Elizabeth Dorothea Cole Bowen was the author of ten novels, over 100 short stories, one children’s book and countless reviews and magazine articles. She was read in volume in her lifetime; however, following her death in 1973, interest in Bowen declined. Her reputation and her place in literary history was revived in the latter part of the twentieth century following the publication of Victoria Glendinning’s biography, Elizabeth Bowen: Portrait of a Writer (1977), Hermione Lee’s Elizabeth Bowen (1981) and Andrew Bennett and Nicholas Royle’s study, Elizabeth Bowen and the Dissolution of the Novel (1995).
Bowen was born Dublin in 1899 to Anglo-Irish parents and spent the summers of her childhood at Bowen’s Court in County Cork, and her winters in the family home in Herbert Place in Dublin. In 1906 Bowen’s mother, Florence (née Colley), was advised to move away from her husband who had suffered a breakdown, so she and Bowen moved to England, settling on the south coast in Hythe. After her mother’s death in 1913, Bowen went to live with her aunt in Harpenden, Hertfordshire, and then attended Downe House, a boarding school in Kent. Bowen married Alan Cameron in 1923. He was an education administrator who, at that time, worked for Northamptonshire County Council, then in Oxford and later for the BBC (the British Broadcasting Company). When they lived in Oxford, Bowen became part of a circle which included, among others, Virginia Woolf, T. S. Eliot, Graham Greene, Rosamund Lehmann, and Rose Macaulay.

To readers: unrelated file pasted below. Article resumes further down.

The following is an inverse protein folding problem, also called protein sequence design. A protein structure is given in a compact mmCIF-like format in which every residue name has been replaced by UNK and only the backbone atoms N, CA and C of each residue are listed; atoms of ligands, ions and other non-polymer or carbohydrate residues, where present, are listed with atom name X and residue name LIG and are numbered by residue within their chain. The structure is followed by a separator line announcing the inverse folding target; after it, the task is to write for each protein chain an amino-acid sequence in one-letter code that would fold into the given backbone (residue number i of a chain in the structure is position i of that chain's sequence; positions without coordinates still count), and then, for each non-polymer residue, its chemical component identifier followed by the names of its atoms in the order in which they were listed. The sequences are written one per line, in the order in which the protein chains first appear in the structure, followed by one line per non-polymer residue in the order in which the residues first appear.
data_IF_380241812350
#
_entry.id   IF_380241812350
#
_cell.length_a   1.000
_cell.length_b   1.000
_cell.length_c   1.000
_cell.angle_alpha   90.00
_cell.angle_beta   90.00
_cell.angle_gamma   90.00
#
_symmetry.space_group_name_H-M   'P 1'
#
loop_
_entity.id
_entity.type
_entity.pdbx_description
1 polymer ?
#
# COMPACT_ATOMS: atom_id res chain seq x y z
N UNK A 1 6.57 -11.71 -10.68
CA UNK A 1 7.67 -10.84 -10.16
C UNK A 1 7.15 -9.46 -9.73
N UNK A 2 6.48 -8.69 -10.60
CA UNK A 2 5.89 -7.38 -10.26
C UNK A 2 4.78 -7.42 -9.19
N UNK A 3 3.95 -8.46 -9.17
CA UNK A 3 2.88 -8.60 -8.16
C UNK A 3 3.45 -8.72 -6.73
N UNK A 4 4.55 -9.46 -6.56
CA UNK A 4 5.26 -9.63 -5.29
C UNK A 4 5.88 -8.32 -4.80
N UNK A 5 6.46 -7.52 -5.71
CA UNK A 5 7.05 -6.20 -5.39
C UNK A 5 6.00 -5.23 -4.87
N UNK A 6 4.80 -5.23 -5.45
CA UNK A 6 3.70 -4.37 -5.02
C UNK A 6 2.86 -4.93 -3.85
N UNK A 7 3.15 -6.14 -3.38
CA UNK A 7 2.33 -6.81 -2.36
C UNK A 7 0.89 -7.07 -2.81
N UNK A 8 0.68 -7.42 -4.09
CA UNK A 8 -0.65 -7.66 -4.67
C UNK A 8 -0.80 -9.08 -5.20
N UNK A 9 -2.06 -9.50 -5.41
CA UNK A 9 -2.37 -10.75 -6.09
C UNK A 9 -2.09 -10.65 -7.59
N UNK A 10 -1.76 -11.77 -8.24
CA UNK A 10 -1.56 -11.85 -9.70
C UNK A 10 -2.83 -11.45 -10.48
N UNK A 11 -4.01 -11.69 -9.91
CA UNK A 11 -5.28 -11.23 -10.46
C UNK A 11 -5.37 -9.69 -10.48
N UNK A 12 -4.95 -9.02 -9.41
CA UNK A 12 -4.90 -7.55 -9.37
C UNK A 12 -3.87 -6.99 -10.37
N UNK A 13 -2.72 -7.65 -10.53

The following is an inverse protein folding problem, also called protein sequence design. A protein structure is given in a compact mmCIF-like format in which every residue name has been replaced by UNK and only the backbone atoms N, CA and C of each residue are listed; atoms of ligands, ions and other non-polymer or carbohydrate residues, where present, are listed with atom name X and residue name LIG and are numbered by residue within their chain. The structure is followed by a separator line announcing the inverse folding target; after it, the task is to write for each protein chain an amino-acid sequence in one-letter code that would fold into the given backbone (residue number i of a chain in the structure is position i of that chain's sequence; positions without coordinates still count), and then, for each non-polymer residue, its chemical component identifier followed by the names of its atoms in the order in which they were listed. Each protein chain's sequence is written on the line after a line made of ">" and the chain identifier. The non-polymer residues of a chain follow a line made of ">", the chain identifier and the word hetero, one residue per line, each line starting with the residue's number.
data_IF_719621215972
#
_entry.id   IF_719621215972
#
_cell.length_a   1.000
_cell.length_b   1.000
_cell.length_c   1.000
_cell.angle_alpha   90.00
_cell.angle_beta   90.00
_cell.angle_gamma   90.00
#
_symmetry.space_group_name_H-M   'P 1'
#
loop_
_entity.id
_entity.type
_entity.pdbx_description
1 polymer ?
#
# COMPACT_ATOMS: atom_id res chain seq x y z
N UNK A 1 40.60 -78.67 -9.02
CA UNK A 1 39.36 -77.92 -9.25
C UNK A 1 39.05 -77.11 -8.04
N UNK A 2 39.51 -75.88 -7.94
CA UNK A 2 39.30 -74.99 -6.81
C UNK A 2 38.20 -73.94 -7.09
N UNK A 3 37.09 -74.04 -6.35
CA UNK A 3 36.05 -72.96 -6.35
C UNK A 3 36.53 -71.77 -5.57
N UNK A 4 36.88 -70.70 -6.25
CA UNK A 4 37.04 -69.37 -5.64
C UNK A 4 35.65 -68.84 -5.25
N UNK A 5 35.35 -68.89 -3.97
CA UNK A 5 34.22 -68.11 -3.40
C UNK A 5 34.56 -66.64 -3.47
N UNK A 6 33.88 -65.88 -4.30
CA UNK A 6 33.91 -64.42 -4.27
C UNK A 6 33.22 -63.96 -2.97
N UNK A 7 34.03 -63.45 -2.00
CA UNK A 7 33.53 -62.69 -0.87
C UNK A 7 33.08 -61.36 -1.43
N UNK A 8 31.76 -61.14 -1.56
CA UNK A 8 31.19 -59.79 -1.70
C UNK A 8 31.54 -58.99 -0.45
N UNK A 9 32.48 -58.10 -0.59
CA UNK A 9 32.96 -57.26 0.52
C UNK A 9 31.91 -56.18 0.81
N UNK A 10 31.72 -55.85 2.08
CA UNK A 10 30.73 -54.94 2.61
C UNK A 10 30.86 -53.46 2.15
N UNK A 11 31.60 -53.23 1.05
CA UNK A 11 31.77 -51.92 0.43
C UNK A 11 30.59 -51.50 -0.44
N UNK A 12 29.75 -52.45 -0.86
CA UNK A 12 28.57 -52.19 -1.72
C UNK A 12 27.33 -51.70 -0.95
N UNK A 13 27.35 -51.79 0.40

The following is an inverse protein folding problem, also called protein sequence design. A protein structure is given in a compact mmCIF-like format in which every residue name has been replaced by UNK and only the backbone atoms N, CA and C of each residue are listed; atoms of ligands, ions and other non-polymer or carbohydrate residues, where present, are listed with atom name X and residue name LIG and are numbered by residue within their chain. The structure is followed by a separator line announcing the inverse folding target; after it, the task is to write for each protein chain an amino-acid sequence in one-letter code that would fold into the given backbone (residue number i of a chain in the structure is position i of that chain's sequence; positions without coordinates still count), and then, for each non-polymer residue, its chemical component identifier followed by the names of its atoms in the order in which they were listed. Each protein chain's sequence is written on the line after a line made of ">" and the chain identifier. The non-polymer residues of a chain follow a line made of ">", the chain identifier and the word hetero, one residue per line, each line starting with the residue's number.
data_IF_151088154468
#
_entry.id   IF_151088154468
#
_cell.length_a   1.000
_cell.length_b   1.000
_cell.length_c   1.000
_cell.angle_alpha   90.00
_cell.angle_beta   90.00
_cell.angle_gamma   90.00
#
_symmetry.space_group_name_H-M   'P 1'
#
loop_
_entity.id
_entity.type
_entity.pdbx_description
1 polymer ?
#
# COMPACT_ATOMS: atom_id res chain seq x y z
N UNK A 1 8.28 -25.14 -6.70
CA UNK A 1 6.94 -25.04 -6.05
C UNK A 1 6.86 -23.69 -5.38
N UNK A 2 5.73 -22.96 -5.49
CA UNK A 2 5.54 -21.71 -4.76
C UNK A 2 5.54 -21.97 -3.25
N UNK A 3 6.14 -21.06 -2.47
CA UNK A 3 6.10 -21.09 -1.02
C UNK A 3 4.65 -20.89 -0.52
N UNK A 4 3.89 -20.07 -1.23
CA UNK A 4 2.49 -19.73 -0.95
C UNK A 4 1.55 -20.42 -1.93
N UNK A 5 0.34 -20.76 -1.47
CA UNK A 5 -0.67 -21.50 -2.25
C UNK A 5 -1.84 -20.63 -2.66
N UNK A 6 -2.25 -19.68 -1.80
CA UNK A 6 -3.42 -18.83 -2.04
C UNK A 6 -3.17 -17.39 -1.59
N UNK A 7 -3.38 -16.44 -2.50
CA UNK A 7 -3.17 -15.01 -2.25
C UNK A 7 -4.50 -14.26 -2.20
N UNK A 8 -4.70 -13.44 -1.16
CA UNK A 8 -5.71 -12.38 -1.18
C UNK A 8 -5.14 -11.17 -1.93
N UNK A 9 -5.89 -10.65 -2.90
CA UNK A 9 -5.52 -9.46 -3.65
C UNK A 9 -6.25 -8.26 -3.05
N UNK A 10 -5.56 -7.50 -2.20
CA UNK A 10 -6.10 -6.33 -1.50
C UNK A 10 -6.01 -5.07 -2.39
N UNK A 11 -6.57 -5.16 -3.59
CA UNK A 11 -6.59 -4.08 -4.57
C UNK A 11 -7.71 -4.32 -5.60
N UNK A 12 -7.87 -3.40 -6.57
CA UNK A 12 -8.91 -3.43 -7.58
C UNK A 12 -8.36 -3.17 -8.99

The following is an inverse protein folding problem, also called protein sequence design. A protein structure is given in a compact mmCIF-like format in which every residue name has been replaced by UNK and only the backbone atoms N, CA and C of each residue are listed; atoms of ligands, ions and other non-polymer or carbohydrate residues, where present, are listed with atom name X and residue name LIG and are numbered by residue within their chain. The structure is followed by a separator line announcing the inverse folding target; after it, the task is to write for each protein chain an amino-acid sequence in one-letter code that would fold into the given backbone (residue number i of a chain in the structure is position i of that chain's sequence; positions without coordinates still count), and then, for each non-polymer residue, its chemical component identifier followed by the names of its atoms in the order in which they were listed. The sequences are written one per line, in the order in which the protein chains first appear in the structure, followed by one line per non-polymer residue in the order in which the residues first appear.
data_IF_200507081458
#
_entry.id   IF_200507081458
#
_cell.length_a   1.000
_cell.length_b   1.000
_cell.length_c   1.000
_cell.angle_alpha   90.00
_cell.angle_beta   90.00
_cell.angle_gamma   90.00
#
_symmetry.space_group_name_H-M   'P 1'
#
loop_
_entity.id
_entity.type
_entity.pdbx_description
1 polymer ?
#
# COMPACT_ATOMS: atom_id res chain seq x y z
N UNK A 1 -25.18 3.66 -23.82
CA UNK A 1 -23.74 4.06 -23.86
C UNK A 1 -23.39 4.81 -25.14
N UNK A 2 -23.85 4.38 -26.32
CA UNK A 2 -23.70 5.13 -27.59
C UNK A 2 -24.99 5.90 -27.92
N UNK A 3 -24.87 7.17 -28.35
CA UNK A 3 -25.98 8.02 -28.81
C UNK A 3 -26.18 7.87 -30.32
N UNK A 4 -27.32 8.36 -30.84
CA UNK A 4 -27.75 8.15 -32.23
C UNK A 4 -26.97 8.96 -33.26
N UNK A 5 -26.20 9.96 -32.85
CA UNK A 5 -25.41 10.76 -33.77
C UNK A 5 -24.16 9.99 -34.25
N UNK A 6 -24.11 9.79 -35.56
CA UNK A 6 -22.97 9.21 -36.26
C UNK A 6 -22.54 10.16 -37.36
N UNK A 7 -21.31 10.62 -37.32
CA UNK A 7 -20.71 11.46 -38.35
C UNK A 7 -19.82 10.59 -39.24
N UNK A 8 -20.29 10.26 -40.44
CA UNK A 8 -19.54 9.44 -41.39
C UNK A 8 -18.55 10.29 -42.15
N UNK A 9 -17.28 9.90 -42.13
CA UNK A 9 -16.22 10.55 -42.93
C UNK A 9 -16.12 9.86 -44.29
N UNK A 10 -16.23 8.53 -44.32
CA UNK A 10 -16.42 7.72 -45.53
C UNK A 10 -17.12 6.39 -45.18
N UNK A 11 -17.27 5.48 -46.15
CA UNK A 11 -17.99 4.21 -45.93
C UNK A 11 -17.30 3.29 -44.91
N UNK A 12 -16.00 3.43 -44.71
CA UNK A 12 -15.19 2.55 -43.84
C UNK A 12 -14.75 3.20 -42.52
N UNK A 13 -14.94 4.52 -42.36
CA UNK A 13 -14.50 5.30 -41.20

On her father’s death in 1930, Bowen inherited Bowen’s Court and then spent much of her time in both England and Ireland. She worked as an ARP (Air Raid Precaution) warden in London during the Second World War, and also provided reports to the British government on the neutrality of Ireland. After the end of the war, she travelled extensively, spending long periods in America, either working for the British Council or lecturing at a number of universities. In 1948 she was made a Companion of the British Empire and was also awarded honorary doctorates from Trinity College, Dublin and Oxford. Although Bowen had numerous affairs throughout her married life (most notably with Humphry House, Sean O’Faolain and the Canadian diplomat Charles Ritchie), when Alan Cameron died in 1953, Bowen was grief stricken.
The bibliography on this website will help to fill the many gaps in this very brief biography which does not do justice to Elizabeth Bowen, her life and her work, but I hope it provides a small introduction to the author.